But, yeah, worth it, of course. On Saturday, the fast-rising New York MC Azealia Banks takes the stage decked out in black-and-white-striped spandex that wouldn’t look out of place on the basketball courts of White Men Can’t Jump. It’s an early afternoon set, but, Banks lets us know, it’s “the biggest crowd I’ve ever performed for,” and they respond in kind. Flanked by one male dancer and one female dancer, Banks stomps around the stage in big black boots, grinning big. She flits from one pole to another, at one point expertly crooning The Zutons-via-Amy Winehouse’s “Valerie,” at another raging a bit of The Prodigy’s “Firestarter” via a mild British accent. On the way out, her DJ shouts out, “Give it up to Azealia Banks from Harlem, New York,” and then drops Harlem’s own Dipset’s “Come Home With Me.” Perfect.
On some other faraway point of the spectrum, but only a few hundred physical yards away, is Neutral Milk Hotel’s Jeff Mangum. When Mangum first began playing shows again last year after years of good old-fashioned American genius hermitness, it felt to the superfans “like the once-in-a-generation appearance of some endangered bird.” Now that Mangum’s been out in the world for a bit, and away from hushed basements and onto big-ass festival stages, some normalcy has been instilled. That said: Sitting by himself with an acoustic guitar on that large space, with the giant screens to his sides turned off, Mangum progressively lures the crowd into a closer and closer huddle, and manages to make his set feel weird and intimate and raw. Shout-out to the guy behind me for proving you don’t need to know any words to sing along; just some melody and some guttural noises and some screeching wordless Mangum-esque vocals, and you’re fine.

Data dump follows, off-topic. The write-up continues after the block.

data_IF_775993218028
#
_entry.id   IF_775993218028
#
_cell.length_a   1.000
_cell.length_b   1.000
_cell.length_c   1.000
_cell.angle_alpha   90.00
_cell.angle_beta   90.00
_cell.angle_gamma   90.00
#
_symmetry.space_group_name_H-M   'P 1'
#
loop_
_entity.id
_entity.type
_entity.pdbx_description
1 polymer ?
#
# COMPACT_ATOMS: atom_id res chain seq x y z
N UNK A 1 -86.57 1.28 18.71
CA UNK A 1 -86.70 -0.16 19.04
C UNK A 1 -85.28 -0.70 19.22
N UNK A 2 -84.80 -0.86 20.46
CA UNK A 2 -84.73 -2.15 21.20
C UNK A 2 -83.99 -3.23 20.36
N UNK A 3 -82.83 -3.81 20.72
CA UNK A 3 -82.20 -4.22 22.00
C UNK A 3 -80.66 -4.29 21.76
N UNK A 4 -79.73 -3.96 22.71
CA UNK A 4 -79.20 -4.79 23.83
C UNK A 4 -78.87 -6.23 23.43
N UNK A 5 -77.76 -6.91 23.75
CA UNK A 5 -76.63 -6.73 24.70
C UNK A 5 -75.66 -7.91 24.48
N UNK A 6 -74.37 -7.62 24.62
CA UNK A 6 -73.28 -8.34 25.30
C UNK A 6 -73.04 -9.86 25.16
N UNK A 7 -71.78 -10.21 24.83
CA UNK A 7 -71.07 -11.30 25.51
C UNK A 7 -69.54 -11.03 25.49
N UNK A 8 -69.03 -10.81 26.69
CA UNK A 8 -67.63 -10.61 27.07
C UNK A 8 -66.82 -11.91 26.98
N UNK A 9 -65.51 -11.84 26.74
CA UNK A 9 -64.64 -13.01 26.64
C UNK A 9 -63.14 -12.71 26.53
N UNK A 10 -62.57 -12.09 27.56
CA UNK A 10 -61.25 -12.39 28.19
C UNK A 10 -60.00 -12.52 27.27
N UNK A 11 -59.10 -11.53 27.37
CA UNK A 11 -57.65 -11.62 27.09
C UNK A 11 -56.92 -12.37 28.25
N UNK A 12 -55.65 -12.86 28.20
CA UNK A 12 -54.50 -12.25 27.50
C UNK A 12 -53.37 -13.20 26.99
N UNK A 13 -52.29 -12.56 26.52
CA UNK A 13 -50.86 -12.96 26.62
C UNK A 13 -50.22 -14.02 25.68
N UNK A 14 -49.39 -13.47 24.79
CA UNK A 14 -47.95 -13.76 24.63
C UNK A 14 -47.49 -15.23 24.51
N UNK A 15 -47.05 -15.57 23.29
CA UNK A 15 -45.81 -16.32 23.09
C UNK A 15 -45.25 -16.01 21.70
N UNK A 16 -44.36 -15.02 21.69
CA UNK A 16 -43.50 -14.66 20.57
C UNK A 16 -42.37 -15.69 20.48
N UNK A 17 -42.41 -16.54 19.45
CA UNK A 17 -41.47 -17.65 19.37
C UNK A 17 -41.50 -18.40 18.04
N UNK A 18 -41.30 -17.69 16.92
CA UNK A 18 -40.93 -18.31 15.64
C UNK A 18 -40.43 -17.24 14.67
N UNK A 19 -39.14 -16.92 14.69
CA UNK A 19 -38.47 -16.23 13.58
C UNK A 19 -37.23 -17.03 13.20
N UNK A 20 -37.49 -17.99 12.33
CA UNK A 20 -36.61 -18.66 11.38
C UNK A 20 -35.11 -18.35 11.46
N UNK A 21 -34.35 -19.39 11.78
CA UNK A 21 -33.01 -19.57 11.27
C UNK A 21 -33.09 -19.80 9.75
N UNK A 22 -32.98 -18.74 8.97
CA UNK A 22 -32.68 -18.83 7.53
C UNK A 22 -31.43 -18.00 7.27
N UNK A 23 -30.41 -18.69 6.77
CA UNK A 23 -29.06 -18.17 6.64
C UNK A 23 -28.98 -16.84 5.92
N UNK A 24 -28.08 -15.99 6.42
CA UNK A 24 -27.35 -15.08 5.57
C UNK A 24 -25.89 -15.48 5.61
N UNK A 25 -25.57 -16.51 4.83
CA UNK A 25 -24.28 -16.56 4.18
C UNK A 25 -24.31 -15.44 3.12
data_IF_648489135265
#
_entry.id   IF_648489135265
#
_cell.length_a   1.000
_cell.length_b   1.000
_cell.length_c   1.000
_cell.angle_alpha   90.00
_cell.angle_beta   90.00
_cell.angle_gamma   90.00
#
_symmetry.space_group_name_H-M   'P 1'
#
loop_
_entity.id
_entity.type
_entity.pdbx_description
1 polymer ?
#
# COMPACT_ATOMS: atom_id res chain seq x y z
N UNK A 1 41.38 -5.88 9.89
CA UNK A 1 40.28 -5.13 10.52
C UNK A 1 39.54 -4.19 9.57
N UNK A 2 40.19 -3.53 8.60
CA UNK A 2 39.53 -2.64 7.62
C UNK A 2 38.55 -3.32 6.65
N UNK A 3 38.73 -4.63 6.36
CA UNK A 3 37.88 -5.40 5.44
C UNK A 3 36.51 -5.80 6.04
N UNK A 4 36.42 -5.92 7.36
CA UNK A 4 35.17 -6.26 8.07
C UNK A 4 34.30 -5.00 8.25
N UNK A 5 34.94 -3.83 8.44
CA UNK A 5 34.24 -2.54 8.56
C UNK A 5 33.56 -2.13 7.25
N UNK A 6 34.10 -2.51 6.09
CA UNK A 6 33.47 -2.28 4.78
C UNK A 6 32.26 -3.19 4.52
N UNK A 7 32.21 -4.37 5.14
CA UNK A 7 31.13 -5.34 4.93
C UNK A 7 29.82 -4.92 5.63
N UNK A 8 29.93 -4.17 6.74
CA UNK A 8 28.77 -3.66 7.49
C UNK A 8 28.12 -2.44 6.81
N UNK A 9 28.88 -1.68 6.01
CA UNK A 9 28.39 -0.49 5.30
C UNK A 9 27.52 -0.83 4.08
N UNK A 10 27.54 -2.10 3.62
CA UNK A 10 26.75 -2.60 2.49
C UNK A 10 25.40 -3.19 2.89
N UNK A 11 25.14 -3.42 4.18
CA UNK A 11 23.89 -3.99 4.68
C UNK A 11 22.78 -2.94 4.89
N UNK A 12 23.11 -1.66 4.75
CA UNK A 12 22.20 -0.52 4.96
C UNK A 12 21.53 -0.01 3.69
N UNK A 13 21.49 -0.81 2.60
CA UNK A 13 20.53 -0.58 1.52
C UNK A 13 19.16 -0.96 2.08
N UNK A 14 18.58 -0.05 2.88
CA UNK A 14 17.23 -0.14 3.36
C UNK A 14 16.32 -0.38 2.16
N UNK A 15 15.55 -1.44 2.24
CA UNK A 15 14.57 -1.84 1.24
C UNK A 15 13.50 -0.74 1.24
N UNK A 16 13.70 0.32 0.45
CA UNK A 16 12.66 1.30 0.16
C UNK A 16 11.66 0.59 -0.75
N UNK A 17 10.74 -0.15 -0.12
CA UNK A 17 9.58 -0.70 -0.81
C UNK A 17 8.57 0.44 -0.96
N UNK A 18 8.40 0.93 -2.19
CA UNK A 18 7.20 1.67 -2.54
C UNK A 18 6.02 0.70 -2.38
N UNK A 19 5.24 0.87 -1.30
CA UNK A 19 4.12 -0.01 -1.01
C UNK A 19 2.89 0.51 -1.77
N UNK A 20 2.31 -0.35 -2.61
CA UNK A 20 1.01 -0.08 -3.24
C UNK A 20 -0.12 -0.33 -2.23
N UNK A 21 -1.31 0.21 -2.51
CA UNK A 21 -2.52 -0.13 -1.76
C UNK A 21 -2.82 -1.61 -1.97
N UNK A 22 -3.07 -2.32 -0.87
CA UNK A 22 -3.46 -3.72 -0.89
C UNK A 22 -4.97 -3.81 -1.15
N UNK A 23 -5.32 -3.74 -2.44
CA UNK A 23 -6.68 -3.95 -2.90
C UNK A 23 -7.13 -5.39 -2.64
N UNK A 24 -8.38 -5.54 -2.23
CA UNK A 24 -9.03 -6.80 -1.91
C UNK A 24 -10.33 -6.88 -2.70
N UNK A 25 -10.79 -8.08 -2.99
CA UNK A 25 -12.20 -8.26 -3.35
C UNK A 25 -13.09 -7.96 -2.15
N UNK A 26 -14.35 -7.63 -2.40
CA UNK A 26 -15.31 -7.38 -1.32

Back on the main stage is Bon Iver. Justin Vernon’s one-man operation has evolved into a muscular, do-it-all steamroller (I’m pretty sure one guy was tuba soloing?), and they crush Vernon’s heartache jams. Last time I saw the dude was during his Grammys acceptance, where his disheveled manner inspired a too-accurate SNL parody. He’s still not the best at talking: Since he was playing before the headlining Radiohead, he shouted out a “tight little group coming out of the U.K. next. [Pause.] Unbelievable. [Pause.] Cool.” But inside his haunted house set — crumbling fabric overhead, glowing spokes on the stage — he looked much better. (Was that a spiffy white cardigan?) One question, though: How the hell did the sign language translator tasked with working out Bon Iver’s inscrutable lyrics about “arboretic truth” and “furling forests” and all that shit cope up there?
Afterward, I head over to A$AP Rocky, who’s either just really, genuinely psyched to be at Coachella, or has possibly found some potent cinnamon-laced products. At one point, in fact, Rocky asks if anyone might be able to get him high, and baggies go flying onto the stage (Radiohead is on at the same time, so everyone here is super into being here). “They throwing weed onstage!,” he yelps out, before rummaging through his piles and finding something else. “Oh, this n**** threw me coke. They throwing coke onstage!” Eventually the set ends and the crowd thins, but Rocky’s having too good a time to leave. His DJ throws on Three 6 Mafia’s “Slob on My Knob,” Rocky mumbles endearing non-sequiturs (“lick my balls, lick my butt,” etc.), and the A$AP crew end the night by having themselves an onstage dance party